What are some things you like doing outside of work?

I love being in Colorado, I’m a huge outdoors guy—I like to hike, bike, and backpack. I’ve never found a bad trail in Colorado. I love the Lost Creek Wilderness- I’ve done a lot with the Scouts, my son is an Eagle Scout here in Colorado. We went through the whole Scouting thing, I was an Assistant Scoutmaster. We did a lot of the high adventure stuff, went to Philmont in the monsoon season, I’ll never forget it- 9.2 inches of rain in 36 hours. We did the boundary waters trip and backpacked in Europe. I love the National Parks, too, and knock those out. We just got back from Crater Lake, absolutely beautiful.

What was your first job?

I worked in a grocery store as a bagger. That’s what my son did this year, too. He’s continuing the legacy I guess. Those jobs are important because they certainly teach you the importance of a good education.

What’s your why? Why do you love what you do?

I think back to a chemistry teacher I had in High School who saw some aptitude there, that I was good with people and suggested that I might like medicine. I think back on those special people who took an interest in me and I realize now how fortunate I am that they took the time to care and respectfully shared with me their wisdom. I think in the role I have as CMO that I can do the same with young people, particularly these students in med school who I can influence in a positive way. I can be like one of those people who modeled good behavior, were positive, and enjoyed what they did.

We talk about a spiral career path that I do advise young physicians on, to take advantage of opportunities that come up. When doctors get into practice, there’s not necessarily a clear path any more like there was when it was get good grades, get into med school, get a residency, etc. I tell them not to get frustrated with that but instead to be open to different opportunities that come up.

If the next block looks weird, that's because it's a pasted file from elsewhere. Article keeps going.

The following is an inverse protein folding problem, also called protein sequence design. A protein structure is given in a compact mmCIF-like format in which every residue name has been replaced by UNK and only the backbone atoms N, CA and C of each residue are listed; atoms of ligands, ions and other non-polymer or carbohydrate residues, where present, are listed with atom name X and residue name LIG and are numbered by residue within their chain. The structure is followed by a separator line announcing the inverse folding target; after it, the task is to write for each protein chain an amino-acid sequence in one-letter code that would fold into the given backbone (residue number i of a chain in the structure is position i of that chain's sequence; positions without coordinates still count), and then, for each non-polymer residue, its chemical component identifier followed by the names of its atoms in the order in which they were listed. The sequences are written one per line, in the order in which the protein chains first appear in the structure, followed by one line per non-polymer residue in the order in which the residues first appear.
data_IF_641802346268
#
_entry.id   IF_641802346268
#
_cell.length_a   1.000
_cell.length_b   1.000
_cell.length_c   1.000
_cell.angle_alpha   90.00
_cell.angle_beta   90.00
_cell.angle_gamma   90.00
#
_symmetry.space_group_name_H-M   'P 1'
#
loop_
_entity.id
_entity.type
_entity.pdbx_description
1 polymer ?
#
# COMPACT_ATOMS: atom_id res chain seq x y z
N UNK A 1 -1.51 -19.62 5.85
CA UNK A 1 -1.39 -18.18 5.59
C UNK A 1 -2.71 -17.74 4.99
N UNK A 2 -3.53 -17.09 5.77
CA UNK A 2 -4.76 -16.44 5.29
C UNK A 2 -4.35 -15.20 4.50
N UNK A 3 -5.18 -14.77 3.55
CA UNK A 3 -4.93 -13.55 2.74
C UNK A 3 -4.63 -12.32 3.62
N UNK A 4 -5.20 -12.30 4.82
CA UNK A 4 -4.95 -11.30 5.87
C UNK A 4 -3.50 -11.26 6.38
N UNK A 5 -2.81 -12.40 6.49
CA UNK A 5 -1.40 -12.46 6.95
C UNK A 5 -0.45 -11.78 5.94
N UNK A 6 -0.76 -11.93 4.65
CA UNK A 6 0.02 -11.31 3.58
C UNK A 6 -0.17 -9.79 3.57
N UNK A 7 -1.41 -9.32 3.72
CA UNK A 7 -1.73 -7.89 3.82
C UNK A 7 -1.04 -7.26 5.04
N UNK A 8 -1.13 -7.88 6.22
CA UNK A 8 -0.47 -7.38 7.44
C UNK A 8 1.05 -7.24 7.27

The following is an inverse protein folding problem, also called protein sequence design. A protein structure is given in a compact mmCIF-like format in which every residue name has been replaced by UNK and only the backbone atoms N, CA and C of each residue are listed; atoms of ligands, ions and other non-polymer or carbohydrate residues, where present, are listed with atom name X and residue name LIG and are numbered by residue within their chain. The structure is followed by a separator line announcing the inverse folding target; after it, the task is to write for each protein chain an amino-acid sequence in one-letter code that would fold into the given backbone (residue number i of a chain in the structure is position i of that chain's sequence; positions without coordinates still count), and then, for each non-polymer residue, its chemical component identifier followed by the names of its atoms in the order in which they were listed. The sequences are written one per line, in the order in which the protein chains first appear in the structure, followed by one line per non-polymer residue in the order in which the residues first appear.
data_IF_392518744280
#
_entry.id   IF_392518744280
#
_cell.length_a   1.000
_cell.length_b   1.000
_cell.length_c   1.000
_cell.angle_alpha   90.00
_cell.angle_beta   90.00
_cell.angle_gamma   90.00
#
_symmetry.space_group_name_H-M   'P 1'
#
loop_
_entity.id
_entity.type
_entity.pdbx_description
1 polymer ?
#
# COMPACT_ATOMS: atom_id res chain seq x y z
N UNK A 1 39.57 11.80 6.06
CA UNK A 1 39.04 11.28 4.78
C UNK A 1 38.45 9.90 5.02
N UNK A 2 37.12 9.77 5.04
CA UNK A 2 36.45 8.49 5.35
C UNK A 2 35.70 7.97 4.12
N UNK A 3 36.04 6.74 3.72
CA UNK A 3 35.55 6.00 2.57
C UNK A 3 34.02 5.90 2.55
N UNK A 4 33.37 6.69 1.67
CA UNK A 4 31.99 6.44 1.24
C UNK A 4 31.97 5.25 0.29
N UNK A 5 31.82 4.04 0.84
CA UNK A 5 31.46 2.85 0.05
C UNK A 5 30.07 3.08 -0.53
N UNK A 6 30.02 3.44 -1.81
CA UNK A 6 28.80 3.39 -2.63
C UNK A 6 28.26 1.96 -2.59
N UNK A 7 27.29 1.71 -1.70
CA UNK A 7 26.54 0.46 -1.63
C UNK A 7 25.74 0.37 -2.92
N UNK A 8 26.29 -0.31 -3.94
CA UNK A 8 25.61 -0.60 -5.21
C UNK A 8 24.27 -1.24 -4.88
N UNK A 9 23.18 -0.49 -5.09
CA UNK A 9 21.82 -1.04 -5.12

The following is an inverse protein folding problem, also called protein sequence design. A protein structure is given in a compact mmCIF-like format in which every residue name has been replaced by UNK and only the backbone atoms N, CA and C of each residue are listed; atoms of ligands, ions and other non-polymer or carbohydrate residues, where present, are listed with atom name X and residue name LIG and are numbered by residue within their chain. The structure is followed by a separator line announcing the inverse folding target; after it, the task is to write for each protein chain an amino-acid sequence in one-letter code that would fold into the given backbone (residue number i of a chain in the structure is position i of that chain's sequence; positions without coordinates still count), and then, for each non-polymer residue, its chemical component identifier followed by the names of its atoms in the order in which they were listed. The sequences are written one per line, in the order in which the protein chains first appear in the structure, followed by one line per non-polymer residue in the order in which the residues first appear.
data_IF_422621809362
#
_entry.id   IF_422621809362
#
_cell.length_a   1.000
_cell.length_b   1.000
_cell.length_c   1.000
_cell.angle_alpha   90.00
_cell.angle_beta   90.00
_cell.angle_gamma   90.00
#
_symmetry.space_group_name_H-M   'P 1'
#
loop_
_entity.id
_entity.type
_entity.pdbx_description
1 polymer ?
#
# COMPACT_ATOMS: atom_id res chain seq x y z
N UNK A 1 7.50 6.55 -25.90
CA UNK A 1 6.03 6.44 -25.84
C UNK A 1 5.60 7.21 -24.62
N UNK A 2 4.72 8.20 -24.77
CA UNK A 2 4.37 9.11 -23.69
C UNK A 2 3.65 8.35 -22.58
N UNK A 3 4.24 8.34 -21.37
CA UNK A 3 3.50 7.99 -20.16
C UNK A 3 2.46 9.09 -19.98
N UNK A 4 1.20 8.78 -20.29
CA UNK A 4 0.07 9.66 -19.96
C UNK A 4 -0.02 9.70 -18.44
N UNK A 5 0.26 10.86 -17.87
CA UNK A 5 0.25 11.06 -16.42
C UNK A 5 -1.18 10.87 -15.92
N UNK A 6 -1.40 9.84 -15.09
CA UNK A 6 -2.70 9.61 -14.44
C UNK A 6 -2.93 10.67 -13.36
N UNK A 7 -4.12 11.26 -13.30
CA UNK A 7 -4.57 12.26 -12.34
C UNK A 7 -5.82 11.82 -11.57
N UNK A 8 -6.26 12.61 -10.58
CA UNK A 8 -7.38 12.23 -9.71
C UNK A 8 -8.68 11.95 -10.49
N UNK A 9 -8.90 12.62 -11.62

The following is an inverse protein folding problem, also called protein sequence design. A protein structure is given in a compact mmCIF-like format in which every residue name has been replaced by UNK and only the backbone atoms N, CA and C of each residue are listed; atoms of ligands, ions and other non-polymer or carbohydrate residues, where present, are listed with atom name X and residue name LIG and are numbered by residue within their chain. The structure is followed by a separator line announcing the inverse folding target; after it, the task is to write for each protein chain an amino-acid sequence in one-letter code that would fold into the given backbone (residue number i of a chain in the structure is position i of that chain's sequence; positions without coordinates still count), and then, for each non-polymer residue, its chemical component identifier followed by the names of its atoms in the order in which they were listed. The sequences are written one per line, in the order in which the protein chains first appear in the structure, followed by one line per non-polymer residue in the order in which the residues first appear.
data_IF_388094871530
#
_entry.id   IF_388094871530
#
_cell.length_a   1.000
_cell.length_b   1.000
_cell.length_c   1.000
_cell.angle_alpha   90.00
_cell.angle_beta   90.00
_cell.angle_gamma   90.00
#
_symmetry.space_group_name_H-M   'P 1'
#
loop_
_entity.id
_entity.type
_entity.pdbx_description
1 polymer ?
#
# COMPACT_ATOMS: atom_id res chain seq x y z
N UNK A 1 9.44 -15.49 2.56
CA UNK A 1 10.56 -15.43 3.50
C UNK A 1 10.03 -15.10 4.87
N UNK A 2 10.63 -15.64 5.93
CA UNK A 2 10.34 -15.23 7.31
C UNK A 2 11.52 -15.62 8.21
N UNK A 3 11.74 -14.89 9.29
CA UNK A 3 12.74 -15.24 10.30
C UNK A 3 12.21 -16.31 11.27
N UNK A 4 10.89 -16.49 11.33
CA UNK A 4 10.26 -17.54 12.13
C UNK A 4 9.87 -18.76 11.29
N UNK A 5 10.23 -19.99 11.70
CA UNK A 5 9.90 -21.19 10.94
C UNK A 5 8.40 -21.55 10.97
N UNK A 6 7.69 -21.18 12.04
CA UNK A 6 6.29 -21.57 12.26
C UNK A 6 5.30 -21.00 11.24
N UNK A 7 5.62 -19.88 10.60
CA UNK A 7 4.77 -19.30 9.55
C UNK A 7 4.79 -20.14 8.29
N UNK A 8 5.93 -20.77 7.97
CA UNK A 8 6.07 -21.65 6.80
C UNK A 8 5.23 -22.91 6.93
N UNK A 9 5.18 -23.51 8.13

You speak often of the importance of integrative health and that there’s some Eastern and Western that comes together there. Could you please elaborate on that?

Being an internist we get our patients asking about this too, so we have to have some sort of educated answer to give them when it comes up. We get questions about nutrition and wellness, and what a lot of people don't know is that about 20% of our job as a primary care doctor is in Behavioral Health. It’s such a big focus and I’m glad to see it’s gaining traction and being taken seriously as a major factor in healthcare. If you’re going to be a good internist, you better be good at Behavioral Health, there’s no doubt about it.

Behavioral Health in medicine is significant too. Instead of the term “burnout” we prefer to call it “moral injury”. It’s a new term which is defined as "when we perpetrate, bear witness to, or fail to prevent an act that transgresses our deeply held moral beliefs. In the healthcare context, this is caused by the need to accomplish the impossible task of satisfying the patient, the hospital, the insurer, and ourselves, all at once.” So moral injury locates the source of the distress, external to the physician, within the business framework of healthcare itself. Burnout is talked about as a personal weakness, such as “you’re just not strong enough,” but moral injury is a result of when your core beliefs as to why you went into medicine is insulted because of all these external factors.

Our job is to help all of us in this industry navigate this environment of rapid change and competing interests and learn how to respond in a positive way while keeping our core beliefs intact. Easy to say, not easy to do, but it can and needs to be done.